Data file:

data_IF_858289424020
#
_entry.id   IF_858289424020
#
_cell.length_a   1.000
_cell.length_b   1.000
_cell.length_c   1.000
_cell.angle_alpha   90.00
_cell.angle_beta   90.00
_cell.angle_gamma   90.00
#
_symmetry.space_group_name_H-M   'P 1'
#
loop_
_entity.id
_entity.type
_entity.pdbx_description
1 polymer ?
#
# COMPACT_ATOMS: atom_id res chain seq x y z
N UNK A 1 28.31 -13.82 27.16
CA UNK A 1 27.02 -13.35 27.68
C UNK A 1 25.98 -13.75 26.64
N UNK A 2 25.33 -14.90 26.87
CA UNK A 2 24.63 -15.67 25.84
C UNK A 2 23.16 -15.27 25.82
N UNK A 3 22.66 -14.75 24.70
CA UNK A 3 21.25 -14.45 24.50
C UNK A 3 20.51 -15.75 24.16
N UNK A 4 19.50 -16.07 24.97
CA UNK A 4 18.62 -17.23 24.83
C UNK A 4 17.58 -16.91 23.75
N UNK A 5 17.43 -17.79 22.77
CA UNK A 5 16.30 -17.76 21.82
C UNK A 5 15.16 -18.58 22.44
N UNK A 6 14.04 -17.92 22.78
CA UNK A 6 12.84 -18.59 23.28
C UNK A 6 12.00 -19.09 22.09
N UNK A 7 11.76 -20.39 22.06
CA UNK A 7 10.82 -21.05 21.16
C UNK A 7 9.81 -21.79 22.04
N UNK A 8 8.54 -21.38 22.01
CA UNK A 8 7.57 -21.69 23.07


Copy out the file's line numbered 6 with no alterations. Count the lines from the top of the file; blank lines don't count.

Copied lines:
_cell.length_b   1.000